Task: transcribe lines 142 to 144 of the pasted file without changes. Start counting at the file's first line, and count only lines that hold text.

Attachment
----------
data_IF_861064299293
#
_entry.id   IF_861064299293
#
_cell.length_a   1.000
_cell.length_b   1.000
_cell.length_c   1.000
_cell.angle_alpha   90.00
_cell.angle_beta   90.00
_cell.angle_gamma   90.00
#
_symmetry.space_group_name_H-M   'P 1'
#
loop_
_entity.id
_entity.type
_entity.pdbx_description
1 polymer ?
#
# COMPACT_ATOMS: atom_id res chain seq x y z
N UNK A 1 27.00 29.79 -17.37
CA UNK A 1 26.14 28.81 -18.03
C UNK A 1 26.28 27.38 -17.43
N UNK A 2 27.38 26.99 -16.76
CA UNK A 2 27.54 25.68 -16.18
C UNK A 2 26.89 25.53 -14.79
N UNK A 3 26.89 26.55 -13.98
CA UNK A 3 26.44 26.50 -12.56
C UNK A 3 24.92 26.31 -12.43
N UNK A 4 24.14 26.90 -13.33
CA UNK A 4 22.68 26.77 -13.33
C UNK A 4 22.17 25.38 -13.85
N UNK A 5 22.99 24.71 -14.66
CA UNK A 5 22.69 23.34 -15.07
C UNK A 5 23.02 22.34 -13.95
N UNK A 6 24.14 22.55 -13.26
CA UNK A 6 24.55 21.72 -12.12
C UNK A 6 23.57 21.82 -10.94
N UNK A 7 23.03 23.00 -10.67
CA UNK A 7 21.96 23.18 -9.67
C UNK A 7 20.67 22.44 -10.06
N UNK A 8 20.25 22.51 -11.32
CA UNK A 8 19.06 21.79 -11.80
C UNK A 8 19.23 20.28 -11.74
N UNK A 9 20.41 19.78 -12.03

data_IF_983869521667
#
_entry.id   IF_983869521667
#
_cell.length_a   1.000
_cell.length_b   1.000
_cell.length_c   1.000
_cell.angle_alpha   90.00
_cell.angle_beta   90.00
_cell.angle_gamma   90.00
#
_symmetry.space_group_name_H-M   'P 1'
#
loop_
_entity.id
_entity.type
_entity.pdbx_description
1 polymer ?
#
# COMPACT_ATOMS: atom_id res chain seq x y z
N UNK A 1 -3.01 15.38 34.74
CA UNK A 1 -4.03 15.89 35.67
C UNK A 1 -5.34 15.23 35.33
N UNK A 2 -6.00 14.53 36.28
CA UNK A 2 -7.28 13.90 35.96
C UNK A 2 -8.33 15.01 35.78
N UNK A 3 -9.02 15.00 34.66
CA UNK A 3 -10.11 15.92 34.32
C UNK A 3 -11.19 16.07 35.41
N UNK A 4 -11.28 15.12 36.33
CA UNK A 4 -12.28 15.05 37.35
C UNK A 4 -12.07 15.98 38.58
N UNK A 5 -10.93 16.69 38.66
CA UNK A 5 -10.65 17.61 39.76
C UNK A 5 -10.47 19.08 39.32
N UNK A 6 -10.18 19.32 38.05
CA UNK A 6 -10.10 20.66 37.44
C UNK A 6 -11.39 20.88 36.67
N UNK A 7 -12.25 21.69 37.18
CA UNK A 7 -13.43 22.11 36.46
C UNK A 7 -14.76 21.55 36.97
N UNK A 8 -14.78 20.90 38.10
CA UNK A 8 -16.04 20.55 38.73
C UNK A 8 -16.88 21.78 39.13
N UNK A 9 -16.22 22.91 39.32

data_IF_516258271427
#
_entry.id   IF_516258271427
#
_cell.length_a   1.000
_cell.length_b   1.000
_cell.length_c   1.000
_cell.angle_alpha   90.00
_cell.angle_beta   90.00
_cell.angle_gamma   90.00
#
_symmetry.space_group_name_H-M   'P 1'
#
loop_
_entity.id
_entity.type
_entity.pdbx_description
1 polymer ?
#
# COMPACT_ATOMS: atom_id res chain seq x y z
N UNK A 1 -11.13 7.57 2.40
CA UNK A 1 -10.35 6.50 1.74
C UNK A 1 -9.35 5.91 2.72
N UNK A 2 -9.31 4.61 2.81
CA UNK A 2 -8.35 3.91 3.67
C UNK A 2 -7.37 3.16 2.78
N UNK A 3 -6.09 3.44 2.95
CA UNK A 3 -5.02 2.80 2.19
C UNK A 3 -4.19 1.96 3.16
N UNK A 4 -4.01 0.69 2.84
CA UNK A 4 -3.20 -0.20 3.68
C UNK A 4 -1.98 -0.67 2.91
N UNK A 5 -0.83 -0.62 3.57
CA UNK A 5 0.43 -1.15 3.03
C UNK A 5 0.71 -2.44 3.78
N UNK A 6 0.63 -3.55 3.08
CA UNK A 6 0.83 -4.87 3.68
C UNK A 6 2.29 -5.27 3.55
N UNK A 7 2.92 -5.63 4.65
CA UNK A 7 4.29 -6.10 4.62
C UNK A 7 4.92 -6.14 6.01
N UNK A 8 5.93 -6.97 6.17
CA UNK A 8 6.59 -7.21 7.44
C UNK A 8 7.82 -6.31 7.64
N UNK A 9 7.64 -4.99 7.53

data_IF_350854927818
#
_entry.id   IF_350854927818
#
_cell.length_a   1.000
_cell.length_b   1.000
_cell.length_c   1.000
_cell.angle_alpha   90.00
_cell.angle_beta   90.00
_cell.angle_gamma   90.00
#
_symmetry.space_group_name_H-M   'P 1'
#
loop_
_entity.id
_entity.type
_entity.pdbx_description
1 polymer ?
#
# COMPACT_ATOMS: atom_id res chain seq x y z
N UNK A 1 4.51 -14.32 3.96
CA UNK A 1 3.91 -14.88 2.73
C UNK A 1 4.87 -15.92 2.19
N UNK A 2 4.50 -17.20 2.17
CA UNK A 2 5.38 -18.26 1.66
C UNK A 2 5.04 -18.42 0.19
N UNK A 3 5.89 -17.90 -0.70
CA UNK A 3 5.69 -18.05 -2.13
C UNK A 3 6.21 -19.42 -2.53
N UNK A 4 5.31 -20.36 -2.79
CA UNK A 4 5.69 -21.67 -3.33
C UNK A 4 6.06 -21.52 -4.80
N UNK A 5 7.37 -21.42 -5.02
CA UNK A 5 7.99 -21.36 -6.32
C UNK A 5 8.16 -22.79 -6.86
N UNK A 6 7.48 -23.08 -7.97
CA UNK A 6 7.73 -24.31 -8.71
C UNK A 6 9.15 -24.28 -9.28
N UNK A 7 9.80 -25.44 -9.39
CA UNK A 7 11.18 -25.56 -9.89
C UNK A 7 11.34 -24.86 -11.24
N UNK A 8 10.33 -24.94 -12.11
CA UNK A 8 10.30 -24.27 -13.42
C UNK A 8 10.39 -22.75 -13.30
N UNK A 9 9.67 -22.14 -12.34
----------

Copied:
_cell.length_c   1.000
_cell.angle_alpha   90.00
_cell.angle_beta   90.00